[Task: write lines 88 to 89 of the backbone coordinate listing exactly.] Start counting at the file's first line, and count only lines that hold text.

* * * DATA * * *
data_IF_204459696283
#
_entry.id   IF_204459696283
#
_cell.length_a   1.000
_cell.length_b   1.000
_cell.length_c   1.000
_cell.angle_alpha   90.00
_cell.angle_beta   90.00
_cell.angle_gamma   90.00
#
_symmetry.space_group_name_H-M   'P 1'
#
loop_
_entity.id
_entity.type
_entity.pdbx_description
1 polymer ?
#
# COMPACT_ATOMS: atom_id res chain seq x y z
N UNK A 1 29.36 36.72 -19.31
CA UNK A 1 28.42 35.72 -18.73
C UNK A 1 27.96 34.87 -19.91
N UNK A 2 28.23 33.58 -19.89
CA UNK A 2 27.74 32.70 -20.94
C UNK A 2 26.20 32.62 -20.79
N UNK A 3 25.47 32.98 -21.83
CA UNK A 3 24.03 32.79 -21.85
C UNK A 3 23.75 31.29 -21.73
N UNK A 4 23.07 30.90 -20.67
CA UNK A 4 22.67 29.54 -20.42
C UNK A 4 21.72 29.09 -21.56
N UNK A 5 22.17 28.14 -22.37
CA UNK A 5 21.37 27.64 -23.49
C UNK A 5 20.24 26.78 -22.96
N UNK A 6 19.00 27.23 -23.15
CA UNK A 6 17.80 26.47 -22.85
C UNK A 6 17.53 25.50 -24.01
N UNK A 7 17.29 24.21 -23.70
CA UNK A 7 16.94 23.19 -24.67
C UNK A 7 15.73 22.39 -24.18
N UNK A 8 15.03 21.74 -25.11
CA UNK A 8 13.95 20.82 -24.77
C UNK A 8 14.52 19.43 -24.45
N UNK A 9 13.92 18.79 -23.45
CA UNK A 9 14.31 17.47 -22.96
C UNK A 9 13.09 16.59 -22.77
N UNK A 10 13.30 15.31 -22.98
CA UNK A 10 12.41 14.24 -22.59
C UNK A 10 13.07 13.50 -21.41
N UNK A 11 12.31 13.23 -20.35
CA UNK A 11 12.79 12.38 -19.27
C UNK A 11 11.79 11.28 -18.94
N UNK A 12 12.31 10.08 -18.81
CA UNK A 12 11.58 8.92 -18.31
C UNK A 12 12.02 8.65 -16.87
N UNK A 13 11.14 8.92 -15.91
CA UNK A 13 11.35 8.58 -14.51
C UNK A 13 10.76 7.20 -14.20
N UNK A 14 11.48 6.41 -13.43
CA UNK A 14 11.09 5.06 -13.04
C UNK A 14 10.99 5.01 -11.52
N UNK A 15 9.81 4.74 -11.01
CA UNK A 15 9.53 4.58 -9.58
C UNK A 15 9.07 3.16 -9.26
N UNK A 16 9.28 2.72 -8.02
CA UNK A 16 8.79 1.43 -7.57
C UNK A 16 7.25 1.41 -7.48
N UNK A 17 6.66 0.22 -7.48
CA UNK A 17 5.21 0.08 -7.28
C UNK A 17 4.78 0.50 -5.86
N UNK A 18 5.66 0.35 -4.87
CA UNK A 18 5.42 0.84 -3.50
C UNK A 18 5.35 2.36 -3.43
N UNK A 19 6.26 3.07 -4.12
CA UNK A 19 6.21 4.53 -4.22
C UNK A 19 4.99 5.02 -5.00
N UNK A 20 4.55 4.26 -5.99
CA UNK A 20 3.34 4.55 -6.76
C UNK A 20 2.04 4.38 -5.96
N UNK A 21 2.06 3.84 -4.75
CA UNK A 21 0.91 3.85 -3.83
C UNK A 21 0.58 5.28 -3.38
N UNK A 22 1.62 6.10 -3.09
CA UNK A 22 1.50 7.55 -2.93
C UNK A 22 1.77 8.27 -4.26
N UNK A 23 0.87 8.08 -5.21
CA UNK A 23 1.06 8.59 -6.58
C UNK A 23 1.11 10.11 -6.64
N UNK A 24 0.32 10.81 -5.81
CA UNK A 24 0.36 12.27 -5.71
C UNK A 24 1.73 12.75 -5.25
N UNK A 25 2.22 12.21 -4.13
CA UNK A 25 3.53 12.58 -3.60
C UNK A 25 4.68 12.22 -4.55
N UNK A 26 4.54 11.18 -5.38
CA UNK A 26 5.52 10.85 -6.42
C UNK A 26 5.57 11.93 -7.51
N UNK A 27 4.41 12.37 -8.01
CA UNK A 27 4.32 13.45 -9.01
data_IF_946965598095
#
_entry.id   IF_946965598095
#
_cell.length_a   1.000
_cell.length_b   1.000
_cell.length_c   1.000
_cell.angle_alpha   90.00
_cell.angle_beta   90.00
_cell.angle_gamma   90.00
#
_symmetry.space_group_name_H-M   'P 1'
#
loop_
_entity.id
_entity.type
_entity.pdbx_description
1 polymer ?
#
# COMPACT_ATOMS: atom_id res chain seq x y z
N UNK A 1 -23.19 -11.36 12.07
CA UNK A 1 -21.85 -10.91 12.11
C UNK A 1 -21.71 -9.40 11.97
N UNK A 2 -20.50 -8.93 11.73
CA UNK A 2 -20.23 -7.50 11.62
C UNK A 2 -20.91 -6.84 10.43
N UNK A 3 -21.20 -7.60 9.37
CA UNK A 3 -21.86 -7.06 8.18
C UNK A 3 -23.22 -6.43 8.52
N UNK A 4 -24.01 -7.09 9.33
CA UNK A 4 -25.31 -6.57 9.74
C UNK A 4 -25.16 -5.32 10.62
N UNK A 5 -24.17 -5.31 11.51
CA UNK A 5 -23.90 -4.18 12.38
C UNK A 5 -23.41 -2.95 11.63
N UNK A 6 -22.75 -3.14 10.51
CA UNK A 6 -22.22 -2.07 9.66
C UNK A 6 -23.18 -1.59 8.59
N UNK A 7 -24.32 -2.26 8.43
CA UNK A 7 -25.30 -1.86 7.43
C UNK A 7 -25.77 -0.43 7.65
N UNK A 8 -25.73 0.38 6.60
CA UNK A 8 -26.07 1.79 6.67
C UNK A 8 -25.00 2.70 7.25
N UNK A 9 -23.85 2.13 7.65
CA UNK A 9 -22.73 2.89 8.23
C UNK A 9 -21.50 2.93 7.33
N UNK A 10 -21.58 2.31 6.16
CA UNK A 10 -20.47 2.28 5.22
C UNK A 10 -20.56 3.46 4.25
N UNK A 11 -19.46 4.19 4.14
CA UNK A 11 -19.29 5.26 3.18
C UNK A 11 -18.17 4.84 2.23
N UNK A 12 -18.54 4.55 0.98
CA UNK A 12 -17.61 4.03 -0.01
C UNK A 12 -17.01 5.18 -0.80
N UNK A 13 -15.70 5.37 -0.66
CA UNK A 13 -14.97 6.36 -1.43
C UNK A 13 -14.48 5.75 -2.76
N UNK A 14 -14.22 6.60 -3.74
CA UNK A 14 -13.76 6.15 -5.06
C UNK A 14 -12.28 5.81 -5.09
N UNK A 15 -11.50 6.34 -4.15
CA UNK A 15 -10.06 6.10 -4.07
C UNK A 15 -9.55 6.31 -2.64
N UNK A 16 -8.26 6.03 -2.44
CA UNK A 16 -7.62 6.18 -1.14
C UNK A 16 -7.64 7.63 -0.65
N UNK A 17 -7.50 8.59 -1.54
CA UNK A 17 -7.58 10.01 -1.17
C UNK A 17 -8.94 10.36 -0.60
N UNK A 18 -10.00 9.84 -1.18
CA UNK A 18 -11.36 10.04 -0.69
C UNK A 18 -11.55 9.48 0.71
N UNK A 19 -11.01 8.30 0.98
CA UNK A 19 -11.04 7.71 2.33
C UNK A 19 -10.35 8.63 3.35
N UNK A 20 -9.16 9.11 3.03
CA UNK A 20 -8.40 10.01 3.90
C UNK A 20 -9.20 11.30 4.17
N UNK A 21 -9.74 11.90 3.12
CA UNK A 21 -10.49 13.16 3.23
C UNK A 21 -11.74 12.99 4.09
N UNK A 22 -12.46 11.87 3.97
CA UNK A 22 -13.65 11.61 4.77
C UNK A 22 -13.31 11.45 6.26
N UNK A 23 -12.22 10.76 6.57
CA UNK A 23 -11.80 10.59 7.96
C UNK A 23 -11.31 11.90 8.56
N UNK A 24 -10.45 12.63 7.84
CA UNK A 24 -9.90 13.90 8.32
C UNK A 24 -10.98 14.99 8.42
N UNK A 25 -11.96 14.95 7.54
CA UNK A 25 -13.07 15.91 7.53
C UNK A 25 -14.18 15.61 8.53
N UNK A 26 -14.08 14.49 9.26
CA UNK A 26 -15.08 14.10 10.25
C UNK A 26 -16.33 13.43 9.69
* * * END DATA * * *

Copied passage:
CA UNK A 23 1.06 8.59 -6.58
C UNK A 23 1.11 10.11 -6.64